Swiping the Midas vs. Circumcising the Mosquito

Mike mosquitoSometimes the sum is greater than the parts.

Wednesday morning, on ESPN’s Mike and Mike, radio/TV show personality Mike Greenberg kicked off the broadcast expressing his latest infatuation with two colorful phrases he believes should take their place in the American vernacular.

The first, used by Dallas Cowboys owner Jerry Jones in explaining why Tony Romo wasn’t being placed on the team’s injured reserve list, said there was no point in “circumcising the mosquito” and looking for a 53rd person to replace Romo on the roster.

The other phrase intriguing Greenberg came last week from ESPN guest host Adnan Virk, who said last week while substituting for Greenberg’s longtime co-host Mike Golic, that he was only responsible for “swiping the Midas,” a phrase used to describe the show’s telestrator.

We agree with Greeny that both phrases have a nice colloquial feel to them, but we think the good people at Mike and Mike might be missing a golden opportunity here.  Instead of trying to make each of the two phrases stand on their own, they should be combined to describe making a big deal over something ultimately inconsequential.

After all, “Swiping the Midas” sounds like you’re doing something grand and of utmost importance, (even if, in fact, that responsibility falls on Mike and Mike to Mike Golic), and “Circumcising the mosquito” clearly describes something inconsequential.  So, by combining the two phrases, you’ve got a new catchphrase that can replace antiquated colloquialisms like “much ado about nothing.”

The phrase works not only in the realm of sports, but in many situations we deal with everyday where we might be inserting a little too much drama and missing the larger picture.

So, with apologies to the Bard, here are perfect examples of when you think you’re swiping the Midas when really you’re just circumcising the mosquito:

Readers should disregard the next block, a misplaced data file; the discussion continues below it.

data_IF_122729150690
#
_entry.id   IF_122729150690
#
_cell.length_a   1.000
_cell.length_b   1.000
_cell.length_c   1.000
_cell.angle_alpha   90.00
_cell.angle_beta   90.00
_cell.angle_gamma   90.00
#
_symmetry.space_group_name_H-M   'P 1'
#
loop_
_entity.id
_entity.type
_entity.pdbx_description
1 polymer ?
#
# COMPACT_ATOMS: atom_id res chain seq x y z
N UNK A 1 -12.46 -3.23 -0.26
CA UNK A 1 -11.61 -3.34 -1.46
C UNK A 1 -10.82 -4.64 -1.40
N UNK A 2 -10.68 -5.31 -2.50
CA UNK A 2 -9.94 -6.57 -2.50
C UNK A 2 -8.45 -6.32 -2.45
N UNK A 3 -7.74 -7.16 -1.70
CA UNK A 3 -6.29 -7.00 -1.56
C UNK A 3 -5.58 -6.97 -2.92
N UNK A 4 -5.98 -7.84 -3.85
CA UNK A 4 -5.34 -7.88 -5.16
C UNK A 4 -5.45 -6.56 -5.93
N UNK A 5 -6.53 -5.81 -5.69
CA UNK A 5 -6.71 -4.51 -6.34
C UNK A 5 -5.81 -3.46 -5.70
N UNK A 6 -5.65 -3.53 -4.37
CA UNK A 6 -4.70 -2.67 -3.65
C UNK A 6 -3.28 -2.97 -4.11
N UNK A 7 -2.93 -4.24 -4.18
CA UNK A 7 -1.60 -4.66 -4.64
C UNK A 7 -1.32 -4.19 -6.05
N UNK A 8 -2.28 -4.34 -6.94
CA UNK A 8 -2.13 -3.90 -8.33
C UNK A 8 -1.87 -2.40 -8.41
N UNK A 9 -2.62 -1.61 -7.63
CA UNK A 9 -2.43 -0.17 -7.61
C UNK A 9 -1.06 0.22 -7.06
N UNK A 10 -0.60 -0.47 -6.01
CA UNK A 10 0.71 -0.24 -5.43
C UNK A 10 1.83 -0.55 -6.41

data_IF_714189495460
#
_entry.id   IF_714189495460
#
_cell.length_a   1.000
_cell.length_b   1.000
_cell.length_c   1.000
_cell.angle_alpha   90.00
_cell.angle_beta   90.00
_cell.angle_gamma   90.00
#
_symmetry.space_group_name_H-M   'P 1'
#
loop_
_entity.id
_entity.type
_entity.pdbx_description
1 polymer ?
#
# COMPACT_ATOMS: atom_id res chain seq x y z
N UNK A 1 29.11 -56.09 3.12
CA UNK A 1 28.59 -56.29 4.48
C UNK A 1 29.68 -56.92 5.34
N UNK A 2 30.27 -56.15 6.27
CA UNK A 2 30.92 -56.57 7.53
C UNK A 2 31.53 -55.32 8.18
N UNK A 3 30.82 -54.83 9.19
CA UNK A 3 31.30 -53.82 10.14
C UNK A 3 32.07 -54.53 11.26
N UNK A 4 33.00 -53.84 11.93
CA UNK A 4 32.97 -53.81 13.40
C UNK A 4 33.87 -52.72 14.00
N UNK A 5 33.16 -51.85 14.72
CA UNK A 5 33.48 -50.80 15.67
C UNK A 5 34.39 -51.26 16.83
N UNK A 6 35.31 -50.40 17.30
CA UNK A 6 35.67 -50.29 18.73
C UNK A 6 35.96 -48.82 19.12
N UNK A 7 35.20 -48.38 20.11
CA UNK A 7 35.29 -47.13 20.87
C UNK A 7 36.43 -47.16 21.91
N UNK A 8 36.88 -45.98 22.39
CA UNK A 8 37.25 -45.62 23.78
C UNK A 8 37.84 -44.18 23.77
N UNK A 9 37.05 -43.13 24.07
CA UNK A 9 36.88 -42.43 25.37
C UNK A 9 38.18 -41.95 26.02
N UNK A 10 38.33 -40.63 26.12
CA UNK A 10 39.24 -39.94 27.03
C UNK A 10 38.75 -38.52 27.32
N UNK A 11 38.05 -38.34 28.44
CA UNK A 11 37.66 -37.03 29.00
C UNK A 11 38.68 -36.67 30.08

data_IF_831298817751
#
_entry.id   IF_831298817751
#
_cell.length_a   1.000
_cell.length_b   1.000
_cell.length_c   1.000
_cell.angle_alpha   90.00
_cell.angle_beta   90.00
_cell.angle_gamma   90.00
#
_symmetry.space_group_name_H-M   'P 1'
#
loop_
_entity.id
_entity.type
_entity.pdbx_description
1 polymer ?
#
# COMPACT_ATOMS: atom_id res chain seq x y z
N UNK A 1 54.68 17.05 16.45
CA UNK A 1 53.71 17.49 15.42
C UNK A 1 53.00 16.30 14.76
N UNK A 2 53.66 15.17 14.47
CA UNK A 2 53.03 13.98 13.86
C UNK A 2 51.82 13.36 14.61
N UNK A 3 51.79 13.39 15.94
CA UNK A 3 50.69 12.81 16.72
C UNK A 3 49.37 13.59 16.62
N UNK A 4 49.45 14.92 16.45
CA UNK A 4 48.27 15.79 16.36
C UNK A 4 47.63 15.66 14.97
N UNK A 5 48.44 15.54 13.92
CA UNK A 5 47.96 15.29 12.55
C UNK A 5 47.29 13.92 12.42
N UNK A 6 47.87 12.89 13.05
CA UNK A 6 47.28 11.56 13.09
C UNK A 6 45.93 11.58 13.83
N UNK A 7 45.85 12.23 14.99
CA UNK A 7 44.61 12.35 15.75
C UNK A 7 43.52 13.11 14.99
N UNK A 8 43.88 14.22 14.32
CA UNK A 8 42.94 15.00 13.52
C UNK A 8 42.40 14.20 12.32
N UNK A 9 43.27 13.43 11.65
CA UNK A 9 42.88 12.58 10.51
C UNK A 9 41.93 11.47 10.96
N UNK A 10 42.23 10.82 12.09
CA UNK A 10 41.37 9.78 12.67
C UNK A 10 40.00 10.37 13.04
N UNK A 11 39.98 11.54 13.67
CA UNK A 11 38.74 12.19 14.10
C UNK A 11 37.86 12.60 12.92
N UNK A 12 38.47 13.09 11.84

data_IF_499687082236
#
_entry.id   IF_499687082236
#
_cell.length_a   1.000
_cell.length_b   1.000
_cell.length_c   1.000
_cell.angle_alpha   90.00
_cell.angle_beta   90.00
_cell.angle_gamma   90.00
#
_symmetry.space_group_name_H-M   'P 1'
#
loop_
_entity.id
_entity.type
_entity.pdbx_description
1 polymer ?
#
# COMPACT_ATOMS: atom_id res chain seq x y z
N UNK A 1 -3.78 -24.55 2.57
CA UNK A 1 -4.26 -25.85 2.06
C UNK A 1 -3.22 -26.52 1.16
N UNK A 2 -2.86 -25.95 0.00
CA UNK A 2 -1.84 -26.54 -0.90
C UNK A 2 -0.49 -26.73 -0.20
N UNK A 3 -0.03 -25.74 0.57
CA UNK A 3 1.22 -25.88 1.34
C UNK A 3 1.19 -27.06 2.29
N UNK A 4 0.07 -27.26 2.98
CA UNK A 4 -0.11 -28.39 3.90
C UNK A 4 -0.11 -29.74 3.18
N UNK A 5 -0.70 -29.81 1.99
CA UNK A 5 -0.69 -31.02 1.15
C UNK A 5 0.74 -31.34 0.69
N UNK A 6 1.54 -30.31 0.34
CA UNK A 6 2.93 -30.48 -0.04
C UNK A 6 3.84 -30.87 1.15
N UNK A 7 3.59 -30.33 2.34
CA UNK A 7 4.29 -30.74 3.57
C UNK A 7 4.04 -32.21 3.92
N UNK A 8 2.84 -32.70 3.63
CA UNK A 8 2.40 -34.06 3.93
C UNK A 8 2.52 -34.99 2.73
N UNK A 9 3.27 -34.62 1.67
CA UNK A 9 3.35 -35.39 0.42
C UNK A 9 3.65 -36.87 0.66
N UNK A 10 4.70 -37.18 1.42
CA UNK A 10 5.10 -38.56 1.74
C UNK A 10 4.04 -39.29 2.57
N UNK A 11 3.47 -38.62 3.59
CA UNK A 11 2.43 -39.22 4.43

* An in-depth discussion over who should be the starting quarterback for the Cleveland Browns, or who should be the final starting pitcher in the Minnesota Twins rotation.

* Trying to convince your spouse the importance of which way coffee cups should be placed in the dishwasher.

* Bragging your child looked cuter playing “Daisy #2” in the school play than another parent’s child did in their reprisal of “Apple #3.”

* Trying to decide whether the photocopier malfunctioning or the spreadsheet being accidentally erased will be the excuse you give your boss for why you didn’t meet the deadline for a multi-million dollar sales pitch.

* Weighing the performance benefits of various fuel additives for a 1988 Chevy Geo.

* Determining which of your drinking buddies would stand a better chance in the ring with Brock Lesnar.

Greeny might be on to something here.  The phrase can work in so many situations, and once again, and with its promotion, Mike and Mike could find themselves influencing the national vernacular much like their use of the word “ridonculous” did years ago.  It could even place them in the discussion for which sports commentators have had the most significant influence on 21st Century American vocabulary.

Then again, we might just be circumcising the mosquito when we think we’re swiping the Midas.

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